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Fact or Fiction: Who's looking good at OTAs?

1. Safety Jabrill Peppers was the defensive standout of the first week of OTAs.

John Schmeelk: Fiction -- Peppers has shown his athleticism and had an interception, but I thought Evan Engram got the best of him at times on Wednesday. Markus Golden has impressed me with his ability to get to the quarterback, but in workouts without pads or contact, I can't take too much out of that. I'll go with Sam Beal. I wasn't sure what to expect from the second-year cornerback as he comes off shoulder surgery, but the fact he has been out there and taken all his snaps with the first team and doesn't look out of place is enough to impress me. He also got his hand on a ball that resulted in Peppers' interception during the first OTA. He is long, but seems to move and change direction very well.

Dan Salomone: Fiction – He's not hitting anyone at this time of the year, but middle linebacker Alec Ogletree has been able to display his coverage skills – like he did last season. In the first OTA, Ogletree redirected a pass that cornerback Janoris Jenkins intercepted. The next day, he intercepted one himself. This comes a year after he had five interceptions, two of which he returned for touchdowns.

Lance Medow: Fact -- I think it was very close between Peppers and Sam Beal, but I'll give the slight edge to Peppers. Both players were extremely active during the first week of OTAs and displayed a knack for getting their hands on the ball. One of the reasons the Giants wanted Peppers included in the trade with Cleveland was because of his versatility and that has already been on full display during a few practices. He's collected a few interceptions, has had a great read on the ball and fielded a handful of punts during special teams drills.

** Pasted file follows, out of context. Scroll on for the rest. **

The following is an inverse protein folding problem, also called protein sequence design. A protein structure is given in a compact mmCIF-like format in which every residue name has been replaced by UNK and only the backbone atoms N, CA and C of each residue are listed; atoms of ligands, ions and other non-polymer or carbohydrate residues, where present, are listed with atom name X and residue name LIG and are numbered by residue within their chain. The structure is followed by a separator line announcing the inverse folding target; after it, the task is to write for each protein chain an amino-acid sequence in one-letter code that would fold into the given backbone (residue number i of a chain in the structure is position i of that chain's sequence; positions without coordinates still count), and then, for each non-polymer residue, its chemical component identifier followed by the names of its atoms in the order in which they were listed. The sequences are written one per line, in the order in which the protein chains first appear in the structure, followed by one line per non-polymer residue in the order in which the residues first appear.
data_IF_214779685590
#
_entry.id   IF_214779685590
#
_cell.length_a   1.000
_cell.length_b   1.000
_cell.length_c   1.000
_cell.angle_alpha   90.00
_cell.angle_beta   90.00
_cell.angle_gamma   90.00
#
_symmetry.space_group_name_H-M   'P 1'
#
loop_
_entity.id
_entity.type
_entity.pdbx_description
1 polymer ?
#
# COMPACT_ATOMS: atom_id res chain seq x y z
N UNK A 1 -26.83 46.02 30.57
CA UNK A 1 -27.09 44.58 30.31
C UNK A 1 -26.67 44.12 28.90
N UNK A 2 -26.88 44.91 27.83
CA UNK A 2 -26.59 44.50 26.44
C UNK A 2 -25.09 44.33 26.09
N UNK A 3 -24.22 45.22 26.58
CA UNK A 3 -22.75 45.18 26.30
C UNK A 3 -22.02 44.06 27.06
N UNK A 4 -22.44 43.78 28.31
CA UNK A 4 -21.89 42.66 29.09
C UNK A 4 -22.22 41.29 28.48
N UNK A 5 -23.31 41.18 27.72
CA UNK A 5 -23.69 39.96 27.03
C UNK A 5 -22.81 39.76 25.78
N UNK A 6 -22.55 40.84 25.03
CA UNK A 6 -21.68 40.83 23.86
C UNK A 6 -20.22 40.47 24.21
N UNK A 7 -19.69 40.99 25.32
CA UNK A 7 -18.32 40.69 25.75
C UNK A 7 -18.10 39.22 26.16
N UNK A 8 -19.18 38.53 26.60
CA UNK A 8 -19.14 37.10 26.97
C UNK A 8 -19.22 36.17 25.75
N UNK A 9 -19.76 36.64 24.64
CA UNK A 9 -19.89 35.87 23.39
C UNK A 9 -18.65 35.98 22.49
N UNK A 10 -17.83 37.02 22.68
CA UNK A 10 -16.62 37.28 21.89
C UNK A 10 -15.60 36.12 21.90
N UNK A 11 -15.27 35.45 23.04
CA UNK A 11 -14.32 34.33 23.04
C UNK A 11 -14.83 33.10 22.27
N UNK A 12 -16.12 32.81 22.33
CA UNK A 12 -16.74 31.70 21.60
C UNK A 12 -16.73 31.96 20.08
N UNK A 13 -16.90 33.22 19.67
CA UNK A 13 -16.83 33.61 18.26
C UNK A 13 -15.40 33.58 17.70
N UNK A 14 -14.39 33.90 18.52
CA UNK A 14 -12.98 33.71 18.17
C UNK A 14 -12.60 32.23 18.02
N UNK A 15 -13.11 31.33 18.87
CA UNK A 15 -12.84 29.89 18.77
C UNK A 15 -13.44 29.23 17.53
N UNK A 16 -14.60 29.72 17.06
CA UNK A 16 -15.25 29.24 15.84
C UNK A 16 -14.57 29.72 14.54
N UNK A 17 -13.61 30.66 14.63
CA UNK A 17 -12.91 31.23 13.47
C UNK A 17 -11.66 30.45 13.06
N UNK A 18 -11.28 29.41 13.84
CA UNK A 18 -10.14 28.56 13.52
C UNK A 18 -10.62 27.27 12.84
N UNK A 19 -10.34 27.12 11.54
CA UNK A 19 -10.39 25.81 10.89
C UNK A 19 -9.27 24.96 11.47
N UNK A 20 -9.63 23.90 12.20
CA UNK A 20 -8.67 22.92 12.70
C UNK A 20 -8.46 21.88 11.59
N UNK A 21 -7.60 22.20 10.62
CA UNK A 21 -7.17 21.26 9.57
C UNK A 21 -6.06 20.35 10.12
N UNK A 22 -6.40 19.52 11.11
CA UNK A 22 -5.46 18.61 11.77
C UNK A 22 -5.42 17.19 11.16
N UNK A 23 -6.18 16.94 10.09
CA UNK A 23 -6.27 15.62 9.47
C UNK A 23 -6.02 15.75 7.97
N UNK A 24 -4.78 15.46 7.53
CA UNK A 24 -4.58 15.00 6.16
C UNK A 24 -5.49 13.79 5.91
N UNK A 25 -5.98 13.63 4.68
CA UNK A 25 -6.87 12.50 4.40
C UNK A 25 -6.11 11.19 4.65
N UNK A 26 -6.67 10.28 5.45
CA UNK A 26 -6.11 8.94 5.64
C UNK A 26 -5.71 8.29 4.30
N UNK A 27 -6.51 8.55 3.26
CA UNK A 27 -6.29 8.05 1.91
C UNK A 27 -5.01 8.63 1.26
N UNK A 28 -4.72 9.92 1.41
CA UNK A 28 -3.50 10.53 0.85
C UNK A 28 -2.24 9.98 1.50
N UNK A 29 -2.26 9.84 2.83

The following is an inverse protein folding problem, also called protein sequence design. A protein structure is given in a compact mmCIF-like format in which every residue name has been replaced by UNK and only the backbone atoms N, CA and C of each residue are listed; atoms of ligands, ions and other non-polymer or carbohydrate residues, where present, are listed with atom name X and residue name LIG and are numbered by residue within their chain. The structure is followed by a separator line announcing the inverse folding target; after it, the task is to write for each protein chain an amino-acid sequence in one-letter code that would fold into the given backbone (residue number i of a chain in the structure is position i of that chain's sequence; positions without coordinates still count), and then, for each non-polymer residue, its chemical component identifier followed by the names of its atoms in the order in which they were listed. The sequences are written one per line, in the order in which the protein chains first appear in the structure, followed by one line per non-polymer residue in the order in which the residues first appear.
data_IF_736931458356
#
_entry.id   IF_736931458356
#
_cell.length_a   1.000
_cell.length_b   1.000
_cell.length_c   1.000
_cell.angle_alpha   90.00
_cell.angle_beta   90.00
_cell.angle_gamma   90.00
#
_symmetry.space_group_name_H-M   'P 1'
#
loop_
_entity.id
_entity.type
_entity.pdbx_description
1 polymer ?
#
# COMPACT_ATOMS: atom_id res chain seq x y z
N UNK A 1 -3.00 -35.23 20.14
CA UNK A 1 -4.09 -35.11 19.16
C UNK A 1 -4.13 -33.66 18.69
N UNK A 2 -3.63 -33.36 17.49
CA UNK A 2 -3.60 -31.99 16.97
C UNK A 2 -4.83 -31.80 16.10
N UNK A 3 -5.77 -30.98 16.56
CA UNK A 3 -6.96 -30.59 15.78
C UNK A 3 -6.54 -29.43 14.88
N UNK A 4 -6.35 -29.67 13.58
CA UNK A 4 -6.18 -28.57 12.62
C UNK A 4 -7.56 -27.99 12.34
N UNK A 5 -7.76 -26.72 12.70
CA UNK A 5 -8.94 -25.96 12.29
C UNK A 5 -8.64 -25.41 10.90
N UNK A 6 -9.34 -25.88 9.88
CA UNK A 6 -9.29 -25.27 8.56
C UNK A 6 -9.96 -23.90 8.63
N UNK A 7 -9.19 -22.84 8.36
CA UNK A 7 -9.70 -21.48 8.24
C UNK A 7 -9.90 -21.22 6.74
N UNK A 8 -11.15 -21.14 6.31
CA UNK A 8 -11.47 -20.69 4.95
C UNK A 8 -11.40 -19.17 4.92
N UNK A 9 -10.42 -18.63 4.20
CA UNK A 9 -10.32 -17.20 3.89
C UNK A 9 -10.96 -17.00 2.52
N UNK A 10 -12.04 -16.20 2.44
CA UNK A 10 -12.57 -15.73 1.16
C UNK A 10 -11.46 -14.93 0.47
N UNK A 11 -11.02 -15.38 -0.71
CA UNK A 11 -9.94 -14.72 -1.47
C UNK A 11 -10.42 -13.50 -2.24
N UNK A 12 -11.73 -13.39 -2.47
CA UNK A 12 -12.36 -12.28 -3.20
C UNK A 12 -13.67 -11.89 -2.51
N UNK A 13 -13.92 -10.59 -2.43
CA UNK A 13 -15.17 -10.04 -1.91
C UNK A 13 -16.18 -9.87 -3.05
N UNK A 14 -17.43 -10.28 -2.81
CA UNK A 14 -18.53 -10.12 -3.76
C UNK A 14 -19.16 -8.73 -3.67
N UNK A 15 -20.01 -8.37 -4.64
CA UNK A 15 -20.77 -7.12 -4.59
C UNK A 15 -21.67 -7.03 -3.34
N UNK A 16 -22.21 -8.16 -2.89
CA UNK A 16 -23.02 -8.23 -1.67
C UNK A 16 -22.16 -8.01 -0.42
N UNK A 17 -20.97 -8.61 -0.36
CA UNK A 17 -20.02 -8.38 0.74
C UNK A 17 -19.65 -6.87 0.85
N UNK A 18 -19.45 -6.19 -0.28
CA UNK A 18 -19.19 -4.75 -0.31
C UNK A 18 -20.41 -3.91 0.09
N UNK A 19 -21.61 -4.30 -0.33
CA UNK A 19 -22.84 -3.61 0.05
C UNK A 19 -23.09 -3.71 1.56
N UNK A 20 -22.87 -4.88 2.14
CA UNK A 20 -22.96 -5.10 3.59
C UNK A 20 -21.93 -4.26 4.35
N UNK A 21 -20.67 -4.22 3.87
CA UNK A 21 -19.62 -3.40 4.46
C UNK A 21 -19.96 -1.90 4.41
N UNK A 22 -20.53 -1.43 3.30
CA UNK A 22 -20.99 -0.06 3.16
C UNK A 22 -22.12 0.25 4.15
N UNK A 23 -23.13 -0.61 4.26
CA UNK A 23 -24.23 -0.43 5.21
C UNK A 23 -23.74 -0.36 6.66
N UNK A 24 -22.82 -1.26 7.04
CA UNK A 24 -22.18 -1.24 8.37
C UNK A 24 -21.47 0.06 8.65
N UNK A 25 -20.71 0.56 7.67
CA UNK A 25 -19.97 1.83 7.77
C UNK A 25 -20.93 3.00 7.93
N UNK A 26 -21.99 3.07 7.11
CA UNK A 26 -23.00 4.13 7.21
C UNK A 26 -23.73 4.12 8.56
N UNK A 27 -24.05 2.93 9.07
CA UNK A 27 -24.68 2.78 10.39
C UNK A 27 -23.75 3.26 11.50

2. Wide receiver Sterling Shepard was the offensive standout.

Schmeelk: Fact -- I'm wowed every day by Saquon Barkley's explosive, shifty, and elusive athleticism but during OTA's, it is always going to be a receiver. Shepard has proven hard to cover for every cornerback out there. Shepard has an advantage with the defensive backs being unable to put their hands on him at the line of scrimmage, which allows him to show off his route running and change of direction ability. I also want to give a special mention to Daniel Jones, who has thrown a nice ball and spirals in windy conditions.

Salomone: Fiction – Evan Engram has to be exciting Giants fans. Hampered by injuries, his numbers dipped in his sophomore season, but the tight end finished strong with 22 catches for 320 yards and a touchdown in his final four games. He looks confident this spring as he heads into his third season, the second in Pat Shurmur's offense. His numbers should rebound and then some.

Medow: Fact -- Sterling Shepard is clearly looking to establish himself as the number one wideout and a player who can be just as much a threat on the outside as he is in the slot. Shepard hauled in numerous deep balls during practice and provided several explosive plays for this week's highlight reel.

3. Cornerback Sam Beal has the most to gain this spring.

Schmeelk: Fiction -- Beal has a lot to gain, but not more than any of the other young cornerbacks who will be competing for playing time. Beal, DeAndre Baker, Corey Ballentine, Grant Haley and Julian Love are all competing for snaps on defense. Every one of them has a ton to gain in OTA's and training camp. There will be a similar competition at outside linebacker, where Kareem Martin, Markus Golden, Lorenzo Carter and Oshane Ximines will vie for snaps. It should be a great competition at both spots and a lot of fun to watch.